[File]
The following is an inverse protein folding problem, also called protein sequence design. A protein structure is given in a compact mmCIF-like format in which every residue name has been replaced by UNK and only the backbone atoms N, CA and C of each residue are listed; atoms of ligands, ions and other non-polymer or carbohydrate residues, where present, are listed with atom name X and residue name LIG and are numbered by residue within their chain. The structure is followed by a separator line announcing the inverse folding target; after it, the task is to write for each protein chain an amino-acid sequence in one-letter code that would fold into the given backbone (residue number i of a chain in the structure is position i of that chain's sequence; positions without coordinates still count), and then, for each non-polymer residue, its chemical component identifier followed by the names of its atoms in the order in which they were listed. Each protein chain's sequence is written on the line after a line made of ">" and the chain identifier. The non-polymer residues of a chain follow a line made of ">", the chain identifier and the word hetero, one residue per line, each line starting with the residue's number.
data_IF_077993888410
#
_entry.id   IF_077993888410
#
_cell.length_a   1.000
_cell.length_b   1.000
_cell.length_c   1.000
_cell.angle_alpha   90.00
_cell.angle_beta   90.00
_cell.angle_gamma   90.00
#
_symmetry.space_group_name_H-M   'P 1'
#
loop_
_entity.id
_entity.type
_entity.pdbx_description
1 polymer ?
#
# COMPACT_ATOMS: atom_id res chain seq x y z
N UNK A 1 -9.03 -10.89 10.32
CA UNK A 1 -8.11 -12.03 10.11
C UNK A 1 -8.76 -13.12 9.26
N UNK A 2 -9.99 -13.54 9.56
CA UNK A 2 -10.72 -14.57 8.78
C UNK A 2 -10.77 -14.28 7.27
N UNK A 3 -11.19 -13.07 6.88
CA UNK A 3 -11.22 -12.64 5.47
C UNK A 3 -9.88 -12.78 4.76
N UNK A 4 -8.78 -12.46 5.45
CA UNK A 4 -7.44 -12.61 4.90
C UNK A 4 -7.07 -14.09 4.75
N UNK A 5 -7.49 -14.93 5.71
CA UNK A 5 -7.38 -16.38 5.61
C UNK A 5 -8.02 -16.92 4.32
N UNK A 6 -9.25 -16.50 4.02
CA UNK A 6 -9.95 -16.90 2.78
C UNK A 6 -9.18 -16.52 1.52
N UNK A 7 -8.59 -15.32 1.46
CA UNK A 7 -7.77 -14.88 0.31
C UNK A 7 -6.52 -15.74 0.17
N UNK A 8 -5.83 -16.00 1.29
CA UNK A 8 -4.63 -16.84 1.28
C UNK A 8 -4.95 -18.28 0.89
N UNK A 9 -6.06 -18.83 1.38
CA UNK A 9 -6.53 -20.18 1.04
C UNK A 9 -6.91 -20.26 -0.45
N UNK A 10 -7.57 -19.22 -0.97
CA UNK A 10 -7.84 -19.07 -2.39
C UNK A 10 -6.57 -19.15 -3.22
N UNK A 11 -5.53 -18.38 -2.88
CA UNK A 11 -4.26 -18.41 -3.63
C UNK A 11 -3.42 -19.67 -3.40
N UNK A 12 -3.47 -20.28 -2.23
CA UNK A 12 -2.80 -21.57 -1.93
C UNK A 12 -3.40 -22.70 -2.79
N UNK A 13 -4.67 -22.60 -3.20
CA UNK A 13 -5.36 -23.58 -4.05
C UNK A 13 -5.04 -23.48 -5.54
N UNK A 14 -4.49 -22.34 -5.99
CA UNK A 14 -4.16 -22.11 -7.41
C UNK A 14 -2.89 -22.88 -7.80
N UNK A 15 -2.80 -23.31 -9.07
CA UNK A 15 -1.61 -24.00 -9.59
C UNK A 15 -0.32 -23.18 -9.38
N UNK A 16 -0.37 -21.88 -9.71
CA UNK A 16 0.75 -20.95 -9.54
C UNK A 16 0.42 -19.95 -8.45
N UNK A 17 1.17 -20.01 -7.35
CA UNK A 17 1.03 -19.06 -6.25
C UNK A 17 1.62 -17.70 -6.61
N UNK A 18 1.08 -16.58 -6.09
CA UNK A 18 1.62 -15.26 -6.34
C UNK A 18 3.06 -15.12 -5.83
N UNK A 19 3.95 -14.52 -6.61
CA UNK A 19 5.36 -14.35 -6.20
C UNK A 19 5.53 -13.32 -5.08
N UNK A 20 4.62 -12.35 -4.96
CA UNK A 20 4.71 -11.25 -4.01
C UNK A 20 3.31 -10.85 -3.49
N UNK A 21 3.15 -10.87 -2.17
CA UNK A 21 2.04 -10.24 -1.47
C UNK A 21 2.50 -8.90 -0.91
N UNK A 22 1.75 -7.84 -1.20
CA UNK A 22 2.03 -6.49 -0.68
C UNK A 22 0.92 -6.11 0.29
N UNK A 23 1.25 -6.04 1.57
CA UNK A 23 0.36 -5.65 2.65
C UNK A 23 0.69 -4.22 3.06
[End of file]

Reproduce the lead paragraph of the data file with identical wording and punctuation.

The following is an inverse protein folding problem, also called protein sequence design. A protein structure is given in a compact mmCIF-like format in which every residue name has been replaced by UNK and only the backbone atoms N, CA and C of each residue are listed; atoms of ligands, ions and other non-polymer or carbohydrate residues, where present, are listed with atom name X and residue name LIG and are numbered by residue within their chain. The structure is followed by a separator line announcing the inverse folding target; after it, the task is to write for each protein chain an amino-acid sequence in one-letter code that would fold into the given backbone (residue number i of a chain in the structure is position i of that chain's sequence; positions without coordinates still count), and then, for each non-polymer residue, its chemical component identifier followed by the names of its atoms in the order in which they were listed. Each protein chain's sequence is written on the line after a line made of ">" and the chain identifier. The non-polymer residues of a chain follow a line made of ">", the chain identifier and the word hetero, one residue per line, each line starting with the residue's number.